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Religious communities come together to support LGBTQ

  • Published in Local

The search for an LGBTQ community space in Montgomery County has brought about an interesting solution: A group predominantly made of faith leaders is in the process of creating a MoCo Pride Center.

For some, this project is a way to reverse personal injustices.

“My brother is LGBTQ. He, growing up, we grew up Catholic in a small town,” said Janine Rauscher, the creator of Rainbow Youth Prom and a member of the organizing board for the pride center. “He could never be himself.”

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Bernie supports a Jealous vote

  • Published in State

Though Gov. Larry Hogan says he did not vote for President Trump, Ben Jealous, a progressive candidate and former NAACP president, is trying to turn his campaign for governor in 2018 into a referendum on the two Republicans.

“We are a great state with a great future with great people, but our children will not be able to realize their full potential if we continue to tolerate the status quo,” said Jealous.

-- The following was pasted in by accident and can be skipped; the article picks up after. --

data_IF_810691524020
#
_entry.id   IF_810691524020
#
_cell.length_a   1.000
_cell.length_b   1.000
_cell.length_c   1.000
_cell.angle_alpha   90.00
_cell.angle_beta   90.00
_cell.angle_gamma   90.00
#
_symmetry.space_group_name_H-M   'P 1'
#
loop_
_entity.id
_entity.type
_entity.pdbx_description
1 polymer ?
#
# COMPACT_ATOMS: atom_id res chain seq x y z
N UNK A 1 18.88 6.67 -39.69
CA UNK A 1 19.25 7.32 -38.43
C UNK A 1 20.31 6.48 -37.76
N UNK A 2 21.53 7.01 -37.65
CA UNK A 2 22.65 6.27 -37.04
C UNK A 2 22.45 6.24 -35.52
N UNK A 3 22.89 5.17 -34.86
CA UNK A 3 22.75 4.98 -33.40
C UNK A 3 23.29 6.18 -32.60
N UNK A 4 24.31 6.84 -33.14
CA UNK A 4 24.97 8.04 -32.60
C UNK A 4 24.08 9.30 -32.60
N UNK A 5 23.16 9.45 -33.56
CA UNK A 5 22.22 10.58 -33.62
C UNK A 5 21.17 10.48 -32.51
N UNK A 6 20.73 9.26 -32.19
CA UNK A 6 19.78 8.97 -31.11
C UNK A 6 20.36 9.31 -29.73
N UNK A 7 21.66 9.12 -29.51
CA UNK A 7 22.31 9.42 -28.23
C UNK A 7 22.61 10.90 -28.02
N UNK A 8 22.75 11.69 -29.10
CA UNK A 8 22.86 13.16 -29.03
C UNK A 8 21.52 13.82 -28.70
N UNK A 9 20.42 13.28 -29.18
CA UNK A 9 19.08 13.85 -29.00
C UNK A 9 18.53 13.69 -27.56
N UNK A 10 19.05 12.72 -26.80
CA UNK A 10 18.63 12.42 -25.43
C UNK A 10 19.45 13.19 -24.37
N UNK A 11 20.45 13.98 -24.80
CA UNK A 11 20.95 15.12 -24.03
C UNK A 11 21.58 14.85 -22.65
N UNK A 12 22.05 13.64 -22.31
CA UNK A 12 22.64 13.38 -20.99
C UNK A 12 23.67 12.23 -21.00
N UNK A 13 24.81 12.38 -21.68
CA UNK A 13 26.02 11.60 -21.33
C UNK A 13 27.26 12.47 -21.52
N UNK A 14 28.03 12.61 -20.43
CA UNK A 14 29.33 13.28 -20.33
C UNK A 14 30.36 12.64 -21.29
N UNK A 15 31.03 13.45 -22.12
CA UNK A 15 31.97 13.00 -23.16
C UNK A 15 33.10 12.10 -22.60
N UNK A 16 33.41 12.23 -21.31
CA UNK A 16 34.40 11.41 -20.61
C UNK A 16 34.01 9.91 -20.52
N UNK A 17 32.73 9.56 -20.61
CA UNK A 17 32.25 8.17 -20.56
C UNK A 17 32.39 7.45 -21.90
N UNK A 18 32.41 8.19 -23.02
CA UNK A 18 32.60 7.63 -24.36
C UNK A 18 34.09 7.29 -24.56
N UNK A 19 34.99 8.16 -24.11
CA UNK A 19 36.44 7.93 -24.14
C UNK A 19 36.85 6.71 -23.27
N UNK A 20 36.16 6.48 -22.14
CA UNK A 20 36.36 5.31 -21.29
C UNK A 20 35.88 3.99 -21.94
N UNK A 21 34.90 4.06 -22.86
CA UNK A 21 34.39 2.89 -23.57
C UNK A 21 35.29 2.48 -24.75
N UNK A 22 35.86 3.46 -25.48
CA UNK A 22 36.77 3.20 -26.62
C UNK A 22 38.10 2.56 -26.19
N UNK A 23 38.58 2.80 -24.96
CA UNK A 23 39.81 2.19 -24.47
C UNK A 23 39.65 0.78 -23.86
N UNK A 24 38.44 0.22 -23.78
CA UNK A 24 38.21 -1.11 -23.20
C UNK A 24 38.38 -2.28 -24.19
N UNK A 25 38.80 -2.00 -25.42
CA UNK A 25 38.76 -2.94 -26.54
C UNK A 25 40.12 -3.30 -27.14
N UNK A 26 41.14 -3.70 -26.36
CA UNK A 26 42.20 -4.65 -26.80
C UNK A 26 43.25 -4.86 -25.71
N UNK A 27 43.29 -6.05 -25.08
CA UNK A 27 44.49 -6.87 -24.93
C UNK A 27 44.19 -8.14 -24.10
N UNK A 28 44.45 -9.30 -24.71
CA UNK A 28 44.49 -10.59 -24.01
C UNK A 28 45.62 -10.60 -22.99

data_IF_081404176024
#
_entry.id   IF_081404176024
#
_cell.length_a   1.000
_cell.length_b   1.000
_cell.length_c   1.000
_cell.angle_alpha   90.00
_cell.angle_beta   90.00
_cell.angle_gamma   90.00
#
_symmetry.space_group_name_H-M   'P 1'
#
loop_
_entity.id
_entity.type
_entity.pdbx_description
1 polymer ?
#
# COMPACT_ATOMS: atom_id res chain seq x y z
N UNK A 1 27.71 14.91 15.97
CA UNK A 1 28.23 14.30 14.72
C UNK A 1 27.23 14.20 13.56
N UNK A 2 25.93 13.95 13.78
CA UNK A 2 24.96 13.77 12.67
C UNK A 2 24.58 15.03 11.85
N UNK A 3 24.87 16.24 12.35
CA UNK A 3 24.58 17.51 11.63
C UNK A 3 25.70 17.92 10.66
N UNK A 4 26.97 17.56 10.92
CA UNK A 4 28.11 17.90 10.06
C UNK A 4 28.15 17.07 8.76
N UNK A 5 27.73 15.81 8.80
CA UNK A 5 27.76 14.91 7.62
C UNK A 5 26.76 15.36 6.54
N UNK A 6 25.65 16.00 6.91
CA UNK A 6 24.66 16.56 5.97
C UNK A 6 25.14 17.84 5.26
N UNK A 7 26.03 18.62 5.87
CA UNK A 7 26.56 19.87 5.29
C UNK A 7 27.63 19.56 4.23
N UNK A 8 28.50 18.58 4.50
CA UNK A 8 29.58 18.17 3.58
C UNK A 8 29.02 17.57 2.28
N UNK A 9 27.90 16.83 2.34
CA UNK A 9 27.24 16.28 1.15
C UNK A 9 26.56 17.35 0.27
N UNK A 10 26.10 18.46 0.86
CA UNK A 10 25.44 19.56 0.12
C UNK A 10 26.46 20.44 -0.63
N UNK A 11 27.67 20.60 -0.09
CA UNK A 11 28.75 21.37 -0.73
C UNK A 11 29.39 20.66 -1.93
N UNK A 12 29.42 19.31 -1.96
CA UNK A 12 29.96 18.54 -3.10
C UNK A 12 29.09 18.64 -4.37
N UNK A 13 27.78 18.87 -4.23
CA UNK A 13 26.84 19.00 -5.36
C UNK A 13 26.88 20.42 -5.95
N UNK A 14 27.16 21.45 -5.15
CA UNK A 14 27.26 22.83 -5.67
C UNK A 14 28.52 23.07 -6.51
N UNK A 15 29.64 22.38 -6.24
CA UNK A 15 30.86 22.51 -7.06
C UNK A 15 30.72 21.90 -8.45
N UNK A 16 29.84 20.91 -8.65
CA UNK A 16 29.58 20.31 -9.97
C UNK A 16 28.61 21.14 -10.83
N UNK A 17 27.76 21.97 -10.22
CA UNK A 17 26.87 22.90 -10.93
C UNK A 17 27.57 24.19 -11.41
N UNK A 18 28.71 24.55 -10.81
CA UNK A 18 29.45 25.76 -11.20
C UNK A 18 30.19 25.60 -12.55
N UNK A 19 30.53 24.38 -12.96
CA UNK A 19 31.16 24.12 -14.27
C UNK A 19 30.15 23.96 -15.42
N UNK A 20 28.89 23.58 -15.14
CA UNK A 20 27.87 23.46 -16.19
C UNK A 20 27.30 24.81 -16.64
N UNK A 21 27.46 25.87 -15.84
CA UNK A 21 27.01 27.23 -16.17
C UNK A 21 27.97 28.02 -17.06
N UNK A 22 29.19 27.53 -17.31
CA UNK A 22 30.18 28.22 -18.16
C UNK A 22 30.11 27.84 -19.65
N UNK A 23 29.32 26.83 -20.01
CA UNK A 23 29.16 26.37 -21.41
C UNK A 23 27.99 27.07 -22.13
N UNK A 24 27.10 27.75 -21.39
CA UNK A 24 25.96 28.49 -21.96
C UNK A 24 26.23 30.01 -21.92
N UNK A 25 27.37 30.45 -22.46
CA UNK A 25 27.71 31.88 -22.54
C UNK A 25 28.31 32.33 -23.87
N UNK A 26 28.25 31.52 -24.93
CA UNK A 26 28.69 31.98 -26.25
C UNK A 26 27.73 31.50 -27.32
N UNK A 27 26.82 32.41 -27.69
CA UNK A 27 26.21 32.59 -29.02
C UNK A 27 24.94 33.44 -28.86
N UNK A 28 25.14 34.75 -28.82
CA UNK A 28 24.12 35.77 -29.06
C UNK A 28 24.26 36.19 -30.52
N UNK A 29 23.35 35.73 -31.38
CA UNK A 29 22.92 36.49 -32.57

Hogan is popular in the state, but certainly not among progressive voters in Takoma Park, many of whom were drawn to Bernie Sanders’ appearance at the rally. Trump, however, is not as popular in Maryland, and Jealous is ready to capitalize on that.

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Green Dems organize for 2018 primaries

  • Published in Local

Democrats are organizing to impact the 2018 primary elections and strengthen the Democratic Party after an increase in support for the group following the November election.

“The Green Dems were meeting regularly and there were about six to ten people meeting every month in Tasty Diner. Every month after the Nov 8 election, attendance went up,” said their president, Sheldon Fishman.